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The Language of Entrepreneurship in Social Sciences

E5e03942e441d8c0ff8e37ba172b4f7a?s=47 Aspect Network
January 24, 2021

The Language of Entrepreneurship in Social Sciences


Aspect Network

January 24, 2021


  1. Aspect ENT CoP – November 2020 Workshop The Language of

    Entrepreneurship in Social Sciences
  2. Research Aims • Assess the status and understanding of entrepreneurship

    in the social sciences. • Point at gaps and approaches to build a dialectic within the social sciences to encourage more multi-disciplinary embrace of entrepreneurial activities. • Understand the role that language plays in the engagement of students in entrepreneurship: examples from Aspect members.
  3. 1-2 minutes to type in the chat: •Your own short

    (one sentence) definition of “entrepreneurship” •Five words you associate with “entrepreneurship” Quick Thoughts!
  4. • Assumption of a set/uniform definition of entrepreneurship = wrong!

    • Definitions and conceptualisations are as diverse, ambiguous and complex as entrepreneurial activities in themselves. • The importance of language goes beyond communication: • Discourse analysis studies view language as not only communicating an idea or reality, but also as constructing, producing and reproducing the idea in itself. • The language of entrepreneurship (e.g. terms, definitions, visions) not only communicates entrepreneurship as a practice, but directly constructs and shapes entrepreneurship as a practice (Berglund and Johansson, 2007). • A discourse analysis study of academic publications on entrepreneurship by Berglund and Johansson (2007) shows that: • Entrepreneurship is spoken of (and constructed) as something inherently good and also inherent in the human spirit/ability towards creativity and innovation. • There is dominant idealised / stereotypical view of the “entrepreneur”, automatically ascribing to this individual assets and qualities like networking, social capital, resources, efficiency, managerial etc. • Issues: these discourse can alienate people who might fill ill-suited and/or who can’t resonate with the highlighted skills/qualities/assets. Literature Review: The Importance Language in Entrepreneurship
  5. • Entrepreneurial language, and discourse in general, changes over time.

    • On common words over the years: ▪ “Opportunity/ies” remains dominant ▪ “Marketing” has grown ▪ “Bootstrap” has decreased ▪ “Big data” and “social media” have emerged • Notable shifts in overall discourse: ▪ From just emphasizing “financial value” to also considering “social value” ▪ From centring the individual to underscoring “communities” / ”ecosystems” Literature Review: Status of Entrepreneurship Language Source: Roundy, P.T. and Asllani, A., 2019. Understanding the language of entrepreneurship. Journal of Economic and Administrative Sciences.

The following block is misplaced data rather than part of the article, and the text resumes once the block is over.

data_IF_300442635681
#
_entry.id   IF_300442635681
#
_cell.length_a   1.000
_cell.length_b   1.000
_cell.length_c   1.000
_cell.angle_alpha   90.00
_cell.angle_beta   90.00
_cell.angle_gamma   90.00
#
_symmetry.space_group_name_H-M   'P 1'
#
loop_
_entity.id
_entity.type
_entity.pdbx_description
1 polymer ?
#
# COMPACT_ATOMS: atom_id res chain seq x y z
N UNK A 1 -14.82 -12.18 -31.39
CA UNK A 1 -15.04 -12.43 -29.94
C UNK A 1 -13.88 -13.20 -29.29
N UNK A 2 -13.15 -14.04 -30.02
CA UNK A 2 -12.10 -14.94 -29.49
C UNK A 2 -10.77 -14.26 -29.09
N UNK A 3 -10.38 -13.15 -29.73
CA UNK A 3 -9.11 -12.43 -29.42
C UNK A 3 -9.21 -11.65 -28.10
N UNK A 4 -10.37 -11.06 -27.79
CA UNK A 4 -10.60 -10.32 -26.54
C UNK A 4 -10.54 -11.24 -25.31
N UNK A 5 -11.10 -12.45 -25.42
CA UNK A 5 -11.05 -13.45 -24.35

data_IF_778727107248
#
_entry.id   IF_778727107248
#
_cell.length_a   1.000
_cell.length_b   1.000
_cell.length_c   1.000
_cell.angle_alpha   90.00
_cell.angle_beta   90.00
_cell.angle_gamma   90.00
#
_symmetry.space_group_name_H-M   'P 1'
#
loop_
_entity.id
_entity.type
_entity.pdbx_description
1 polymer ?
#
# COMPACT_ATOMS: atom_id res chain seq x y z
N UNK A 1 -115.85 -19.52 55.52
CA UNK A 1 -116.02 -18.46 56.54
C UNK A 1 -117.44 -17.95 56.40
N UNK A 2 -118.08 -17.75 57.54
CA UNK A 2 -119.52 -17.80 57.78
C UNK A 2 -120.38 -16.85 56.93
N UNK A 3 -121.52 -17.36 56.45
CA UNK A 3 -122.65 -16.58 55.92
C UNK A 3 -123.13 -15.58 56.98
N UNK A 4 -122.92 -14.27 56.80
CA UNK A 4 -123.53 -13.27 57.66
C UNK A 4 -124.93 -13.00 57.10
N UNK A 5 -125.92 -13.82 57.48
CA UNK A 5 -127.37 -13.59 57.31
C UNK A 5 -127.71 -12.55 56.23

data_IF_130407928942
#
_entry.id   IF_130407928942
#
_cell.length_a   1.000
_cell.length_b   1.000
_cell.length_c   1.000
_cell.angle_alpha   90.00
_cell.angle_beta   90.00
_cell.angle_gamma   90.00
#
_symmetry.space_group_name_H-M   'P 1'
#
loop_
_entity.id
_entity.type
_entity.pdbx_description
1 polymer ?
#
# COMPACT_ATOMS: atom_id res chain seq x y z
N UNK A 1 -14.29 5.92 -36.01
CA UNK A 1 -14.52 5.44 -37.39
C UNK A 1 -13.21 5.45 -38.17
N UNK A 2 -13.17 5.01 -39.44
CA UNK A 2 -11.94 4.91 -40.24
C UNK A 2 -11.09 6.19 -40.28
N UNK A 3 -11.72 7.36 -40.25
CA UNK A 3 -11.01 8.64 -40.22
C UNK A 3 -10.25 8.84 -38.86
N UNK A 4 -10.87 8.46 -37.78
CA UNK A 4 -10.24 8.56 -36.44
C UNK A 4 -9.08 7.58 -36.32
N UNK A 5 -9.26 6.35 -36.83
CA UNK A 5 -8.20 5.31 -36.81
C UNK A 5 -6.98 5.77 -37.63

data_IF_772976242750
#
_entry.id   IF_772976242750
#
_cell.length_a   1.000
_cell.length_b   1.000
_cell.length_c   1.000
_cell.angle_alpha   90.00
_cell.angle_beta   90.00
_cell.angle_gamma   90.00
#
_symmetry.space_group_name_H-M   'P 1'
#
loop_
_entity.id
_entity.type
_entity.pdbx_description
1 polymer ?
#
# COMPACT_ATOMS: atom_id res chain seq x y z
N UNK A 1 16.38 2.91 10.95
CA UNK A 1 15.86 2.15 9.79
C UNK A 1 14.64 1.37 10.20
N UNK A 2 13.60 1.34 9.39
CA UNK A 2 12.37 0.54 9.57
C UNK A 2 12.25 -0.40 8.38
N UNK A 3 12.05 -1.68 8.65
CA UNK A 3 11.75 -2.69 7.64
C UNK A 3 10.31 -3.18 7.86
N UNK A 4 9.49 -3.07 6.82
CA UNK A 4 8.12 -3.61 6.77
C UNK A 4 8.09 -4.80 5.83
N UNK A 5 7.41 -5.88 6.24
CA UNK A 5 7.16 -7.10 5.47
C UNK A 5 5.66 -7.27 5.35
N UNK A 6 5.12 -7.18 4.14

6. • Original rise of “entrepreneurship” as a set concept was

    in the 80s in the USA (Pawar, 2013). • Reagan era: pro-market values, economic liberalisation trends, individualism. • Potentially exported abroad through development finance (re: structural adjustment era) and/or through globalisation. • The leading social sciences involved in entrepreneurship (i.e. economics) can underestimate the importance of contextualised practical knowledge (and by extension, contextualised practical language) (Swedberg, 2000). • Social sciences like anthropology can provided more grounded knowledge (and by extension, language) that resonates with entrepreneurs on-the-ground and their lives. • Cultural factors, structural conditions and social values shape engagement and interest in entrepreneurship, thus will/should shape its communicative language too. • Issue: these trends, factors, conditions and values are not experienced homogenously within countries or local communities (i.e. diversity & exclusion issues). Literature Review: The Importance of Social, Cultural and Political-economic Trends
  7. Parkinson and Howorth (2018) find that: • Social entrepreneurs in

    the UK reappropriate and repackage the mainstream language of entrepreneurship. • Avoid fully adopting the language of efficiency, business discipline, managerial competence and financial independence. • Align their language with moral, social and local concerns, as well as collective action, geographical community and local power struggles. Rindova, Barry and Ketchen (2009) argue that: • Entrepreneurship functions as an “emancipatory process”, and not just as a profit-seeking activity. • Includes: • Pushing to change and create new economic, social and cultural environments. • Seeking autonomy and authoring, and making declarations. • Goals: • Break free from authority. • Remove perceived constraints. Literature Review: Alternative Discourses in Entrepreneurship Implications: How do students speak about entrepreneurship themselves? Do they use mainstream language/discourse, or their own? How does this affect promotional efforts? How does it vary across universities?
  8. Aspect Partner Example: Sussex Start-up

  9. Aspect Partner Example: LSE Generate

  10. Any questions

  11. • Berglund, K. and Johansson, A.W., 2007. Constructions of entrepreneurship:

    a discourse analysis of academic publications. Journal of Enterprising Communities: People and Places in the Global Economy. • Parkinson, C. and Howorth, C., 2008. The language of social entrepreneurs. Entrepreneurship and regional development, 20(3), pp.285- 309. • Pawar, P., 2013. Social sciences perspectives on entrepreneurship. Social Sciences, 3(9). • Roundy, P.T. and Asllani, A., 2019. Understanding the language of entrepreneurship. Journal of Economic and Administrative Sciences. • Swedberg, R. ed., 2000. Entrepreneurship: The social science view. Oxford: Oxford University Press. References